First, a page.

Twelve Days of Kitsune
- The First Day of Kitsune – a folk tale
- The Second Day of Kitsune — Shift Your Shape with a Kitsune Costume
- The Third Day of Kitsune – Wordless Wednesday kitsune images
- The Fourth Day of Kitsune – the Brief History and Use of Chopsticks
- The Fifth Day of Kitsune — Dining with the Daimyou
- The Sixth Day of Kitsune — On Kimono & Japanese Clothing
- The Seventh Day of Kitsune – Where Are They Now? Part 1
- The Eighth Day of Kitsune – Where Are They Now? Part 2
- The Ninth Day of Kitsune — A Period Playlist
- The Tenth Day of Kitsune — Using Furoshiki to Wrap Gifts
- The Eleventh Day of Kitsune – the Kitsune Code of Conduct
- The Twelfth Day of Kitsune – Mizuhiki
Kitsune are clever shapeshifters who can appear as a human. Today, we’re going to change our own appearances toward a kitsune costume.
As some of you may have read, I am also a costumer, and I thought it might be fun to consider how I would approach a kitsune character. But I wanted it to be something fairly simple, that anyone could do even without a lot of skill or training.
The entire dressing and makeup process here took less than 10 minutes, once materials were assembled, so don’t be afraid to try this!
Traditionally, kitsune in human form are nearly indistinguishable from humans. They may have a telltale sign (a tail they forgot to hide, or downy hair beneath their clothes), but typically they look human enough to fool the average person. So you don’t need to look like a fox (unless you want to), you just need to look a bit… different.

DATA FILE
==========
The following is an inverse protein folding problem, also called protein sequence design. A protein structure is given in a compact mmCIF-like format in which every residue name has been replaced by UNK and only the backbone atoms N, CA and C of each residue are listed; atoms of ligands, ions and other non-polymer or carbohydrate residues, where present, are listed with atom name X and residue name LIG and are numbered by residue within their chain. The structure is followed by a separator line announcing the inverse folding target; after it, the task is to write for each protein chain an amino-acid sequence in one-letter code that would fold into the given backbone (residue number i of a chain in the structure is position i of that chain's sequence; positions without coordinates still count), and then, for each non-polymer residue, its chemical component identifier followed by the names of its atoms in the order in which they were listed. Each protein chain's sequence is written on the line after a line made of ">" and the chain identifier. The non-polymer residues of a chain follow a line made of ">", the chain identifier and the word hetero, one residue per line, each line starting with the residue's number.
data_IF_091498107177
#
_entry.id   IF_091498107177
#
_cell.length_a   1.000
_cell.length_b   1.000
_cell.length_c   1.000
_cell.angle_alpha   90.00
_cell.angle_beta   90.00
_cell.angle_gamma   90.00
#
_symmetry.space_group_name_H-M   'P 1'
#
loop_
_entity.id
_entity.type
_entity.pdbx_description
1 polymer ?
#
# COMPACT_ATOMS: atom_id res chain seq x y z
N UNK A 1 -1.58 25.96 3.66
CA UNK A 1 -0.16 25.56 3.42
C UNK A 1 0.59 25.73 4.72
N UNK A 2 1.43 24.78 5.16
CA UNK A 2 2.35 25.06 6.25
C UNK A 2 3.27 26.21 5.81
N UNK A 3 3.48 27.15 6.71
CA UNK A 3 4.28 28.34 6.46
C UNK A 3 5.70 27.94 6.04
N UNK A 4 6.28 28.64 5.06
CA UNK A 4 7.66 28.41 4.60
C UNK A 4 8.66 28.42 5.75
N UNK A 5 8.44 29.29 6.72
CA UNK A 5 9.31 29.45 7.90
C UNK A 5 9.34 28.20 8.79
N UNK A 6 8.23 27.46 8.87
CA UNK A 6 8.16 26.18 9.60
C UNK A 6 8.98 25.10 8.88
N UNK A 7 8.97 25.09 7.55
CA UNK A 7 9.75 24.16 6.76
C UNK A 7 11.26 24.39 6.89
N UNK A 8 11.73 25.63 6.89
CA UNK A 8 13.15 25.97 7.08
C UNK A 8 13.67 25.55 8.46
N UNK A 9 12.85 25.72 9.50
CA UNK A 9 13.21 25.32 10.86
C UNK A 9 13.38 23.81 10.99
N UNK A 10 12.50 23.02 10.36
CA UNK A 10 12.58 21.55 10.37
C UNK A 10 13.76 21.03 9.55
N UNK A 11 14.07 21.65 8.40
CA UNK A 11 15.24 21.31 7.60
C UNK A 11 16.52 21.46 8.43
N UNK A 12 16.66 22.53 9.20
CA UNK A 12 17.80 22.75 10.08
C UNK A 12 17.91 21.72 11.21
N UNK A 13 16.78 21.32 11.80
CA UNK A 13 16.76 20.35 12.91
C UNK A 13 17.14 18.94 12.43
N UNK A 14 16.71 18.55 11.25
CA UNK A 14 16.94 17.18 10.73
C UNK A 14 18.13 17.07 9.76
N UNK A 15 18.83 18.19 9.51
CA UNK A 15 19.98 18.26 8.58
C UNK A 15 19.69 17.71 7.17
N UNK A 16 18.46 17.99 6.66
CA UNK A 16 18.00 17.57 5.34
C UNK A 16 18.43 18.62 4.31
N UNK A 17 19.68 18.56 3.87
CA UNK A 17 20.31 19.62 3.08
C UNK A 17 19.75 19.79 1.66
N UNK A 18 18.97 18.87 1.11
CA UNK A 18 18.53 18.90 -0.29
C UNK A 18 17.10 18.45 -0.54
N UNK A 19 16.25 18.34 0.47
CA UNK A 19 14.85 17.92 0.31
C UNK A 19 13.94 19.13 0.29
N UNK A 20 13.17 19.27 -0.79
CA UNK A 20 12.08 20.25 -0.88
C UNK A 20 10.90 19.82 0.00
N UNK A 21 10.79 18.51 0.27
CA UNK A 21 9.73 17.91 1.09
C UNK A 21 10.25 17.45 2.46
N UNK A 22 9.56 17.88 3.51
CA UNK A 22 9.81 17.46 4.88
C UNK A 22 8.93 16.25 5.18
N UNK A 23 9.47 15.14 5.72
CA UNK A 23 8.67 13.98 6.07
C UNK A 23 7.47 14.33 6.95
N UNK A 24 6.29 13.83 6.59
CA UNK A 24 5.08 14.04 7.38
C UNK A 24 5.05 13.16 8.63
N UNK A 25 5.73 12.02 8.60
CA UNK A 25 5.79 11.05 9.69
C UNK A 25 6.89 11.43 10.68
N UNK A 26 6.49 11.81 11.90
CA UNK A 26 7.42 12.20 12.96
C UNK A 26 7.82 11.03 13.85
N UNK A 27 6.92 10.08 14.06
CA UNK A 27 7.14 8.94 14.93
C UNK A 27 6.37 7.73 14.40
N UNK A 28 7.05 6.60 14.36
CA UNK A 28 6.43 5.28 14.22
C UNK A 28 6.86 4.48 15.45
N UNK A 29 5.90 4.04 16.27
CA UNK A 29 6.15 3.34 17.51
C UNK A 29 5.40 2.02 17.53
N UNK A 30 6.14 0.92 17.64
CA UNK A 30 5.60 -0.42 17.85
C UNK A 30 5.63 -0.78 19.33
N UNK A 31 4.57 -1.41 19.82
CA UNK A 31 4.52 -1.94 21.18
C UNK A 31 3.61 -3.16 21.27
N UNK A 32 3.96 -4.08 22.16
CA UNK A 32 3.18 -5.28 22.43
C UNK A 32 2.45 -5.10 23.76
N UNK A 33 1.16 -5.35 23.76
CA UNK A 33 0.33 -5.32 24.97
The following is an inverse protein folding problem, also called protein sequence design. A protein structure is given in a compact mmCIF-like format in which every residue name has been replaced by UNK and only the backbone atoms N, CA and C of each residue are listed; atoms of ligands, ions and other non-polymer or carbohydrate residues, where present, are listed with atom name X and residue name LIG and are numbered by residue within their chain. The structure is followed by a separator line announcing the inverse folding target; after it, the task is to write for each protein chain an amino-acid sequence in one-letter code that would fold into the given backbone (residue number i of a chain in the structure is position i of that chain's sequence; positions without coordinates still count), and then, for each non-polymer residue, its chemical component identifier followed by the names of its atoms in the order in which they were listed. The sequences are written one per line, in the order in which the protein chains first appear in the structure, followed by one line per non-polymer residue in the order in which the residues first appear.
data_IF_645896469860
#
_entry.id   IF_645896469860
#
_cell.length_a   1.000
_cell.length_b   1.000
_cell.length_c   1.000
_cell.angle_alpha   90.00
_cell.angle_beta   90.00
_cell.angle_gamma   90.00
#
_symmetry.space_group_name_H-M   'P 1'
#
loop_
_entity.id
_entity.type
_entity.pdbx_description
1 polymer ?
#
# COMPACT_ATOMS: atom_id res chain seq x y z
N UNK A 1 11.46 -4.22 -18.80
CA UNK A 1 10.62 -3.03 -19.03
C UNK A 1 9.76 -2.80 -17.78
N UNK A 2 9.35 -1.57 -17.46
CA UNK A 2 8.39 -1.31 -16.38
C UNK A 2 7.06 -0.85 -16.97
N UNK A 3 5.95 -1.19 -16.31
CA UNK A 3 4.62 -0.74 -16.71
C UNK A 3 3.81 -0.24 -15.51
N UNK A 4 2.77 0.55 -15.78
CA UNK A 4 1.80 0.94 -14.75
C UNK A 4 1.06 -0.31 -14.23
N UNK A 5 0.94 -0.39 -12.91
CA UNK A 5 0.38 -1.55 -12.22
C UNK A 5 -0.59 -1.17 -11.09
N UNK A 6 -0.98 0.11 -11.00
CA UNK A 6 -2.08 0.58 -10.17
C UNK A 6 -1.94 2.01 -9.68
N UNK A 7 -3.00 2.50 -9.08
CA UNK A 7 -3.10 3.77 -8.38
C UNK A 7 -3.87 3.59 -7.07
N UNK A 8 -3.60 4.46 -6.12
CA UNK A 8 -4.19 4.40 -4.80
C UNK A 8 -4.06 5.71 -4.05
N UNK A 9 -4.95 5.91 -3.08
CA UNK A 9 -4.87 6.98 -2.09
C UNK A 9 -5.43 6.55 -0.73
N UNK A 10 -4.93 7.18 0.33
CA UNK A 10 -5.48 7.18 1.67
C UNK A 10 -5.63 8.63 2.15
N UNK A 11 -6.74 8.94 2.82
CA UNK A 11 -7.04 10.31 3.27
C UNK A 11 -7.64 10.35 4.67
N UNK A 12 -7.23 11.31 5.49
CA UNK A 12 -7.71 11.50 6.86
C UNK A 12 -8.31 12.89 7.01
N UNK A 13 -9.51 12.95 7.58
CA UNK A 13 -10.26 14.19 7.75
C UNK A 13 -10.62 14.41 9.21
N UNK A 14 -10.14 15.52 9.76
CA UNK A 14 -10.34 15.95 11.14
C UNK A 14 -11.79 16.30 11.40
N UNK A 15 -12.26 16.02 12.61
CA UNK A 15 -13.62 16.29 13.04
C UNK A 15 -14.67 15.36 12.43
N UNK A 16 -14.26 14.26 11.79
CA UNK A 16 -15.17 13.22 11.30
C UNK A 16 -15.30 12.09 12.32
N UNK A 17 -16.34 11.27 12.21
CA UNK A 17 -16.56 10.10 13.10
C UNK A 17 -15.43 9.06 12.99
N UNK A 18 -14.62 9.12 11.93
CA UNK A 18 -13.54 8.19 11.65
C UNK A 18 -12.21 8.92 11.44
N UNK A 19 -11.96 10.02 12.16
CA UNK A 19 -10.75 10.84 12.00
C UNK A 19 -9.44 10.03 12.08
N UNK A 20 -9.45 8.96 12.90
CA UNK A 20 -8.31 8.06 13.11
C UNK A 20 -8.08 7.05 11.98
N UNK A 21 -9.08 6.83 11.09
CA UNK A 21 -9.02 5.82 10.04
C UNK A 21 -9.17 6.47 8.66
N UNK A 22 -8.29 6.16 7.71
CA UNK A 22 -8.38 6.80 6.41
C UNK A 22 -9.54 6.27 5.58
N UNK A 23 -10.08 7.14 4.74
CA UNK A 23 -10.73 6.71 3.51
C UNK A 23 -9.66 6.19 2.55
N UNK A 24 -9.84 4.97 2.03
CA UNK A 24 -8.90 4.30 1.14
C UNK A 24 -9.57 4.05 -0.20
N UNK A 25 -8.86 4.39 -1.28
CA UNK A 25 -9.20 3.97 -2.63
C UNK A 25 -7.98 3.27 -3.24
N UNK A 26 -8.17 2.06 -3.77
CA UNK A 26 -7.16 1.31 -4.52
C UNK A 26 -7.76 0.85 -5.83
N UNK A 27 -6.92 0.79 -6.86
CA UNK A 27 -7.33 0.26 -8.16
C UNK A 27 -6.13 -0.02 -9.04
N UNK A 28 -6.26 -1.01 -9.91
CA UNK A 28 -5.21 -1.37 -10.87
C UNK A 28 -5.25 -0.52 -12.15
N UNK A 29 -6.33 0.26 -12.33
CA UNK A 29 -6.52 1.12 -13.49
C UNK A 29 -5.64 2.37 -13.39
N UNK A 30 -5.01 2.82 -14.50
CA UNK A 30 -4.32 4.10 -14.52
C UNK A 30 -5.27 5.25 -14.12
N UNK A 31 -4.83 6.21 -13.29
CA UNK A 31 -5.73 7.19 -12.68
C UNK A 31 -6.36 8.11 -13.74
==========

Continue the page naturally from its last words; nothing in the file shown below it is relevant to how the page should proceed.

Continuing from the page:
I started with makeup, lining eyes in brown for more definition. To give my eyes a more foxy almond shape, I lined upper lids all the way from the inside corner to the outside lashes.
For a nod toward a more period feel, I used red eyeshadow, which was traditional. Here it’s very subtle, for modern preferences.
(Please forgive the cheesy, under-lit photography; I was working on my own with a cell phone. Not exactly the best conditions for capturing stellar photos!)
Kitsune-gao (“fox-faced”) describes a narrow face with high cheekbones and is considered attractive. A bit of bronzer can add definition to jaw and cheekbones.
A kitsune posing in an aristocratic household might have worn many layers, but I wore just three — a juban of white bamboo cotton, a violet kimono, and then a painted kimono. The obi and obi-age were borrowed from another costume. If you don’t have a kimono to hand, or would like to learn more about them, stay turned; another Day of Kitsune will feature that topic!
The wig is a limited-edition Persephone from Arda Wigs, chosen for its autumn and vulpine colors. The bangs were braided to the side and accessorized with leaves in a terribly non-traditional manner, but kitsune are known for their playful quirks.
In modern pop art and in J-culture/anime conventions, anthropomorphic foxes are very popular. These foxes have mostly human form with additional fox features, usually ears and a tail. While the foxes in Kitsune-Tsuki and Kitsune-Mochi are, like traditional kitsune, not anthropomorphic half-foxes — that is, they don’t display human and vulpine characteristics at the same time — that style is very popular in modern pop art, so feel free to add features such as ears or whiskers if it suits you!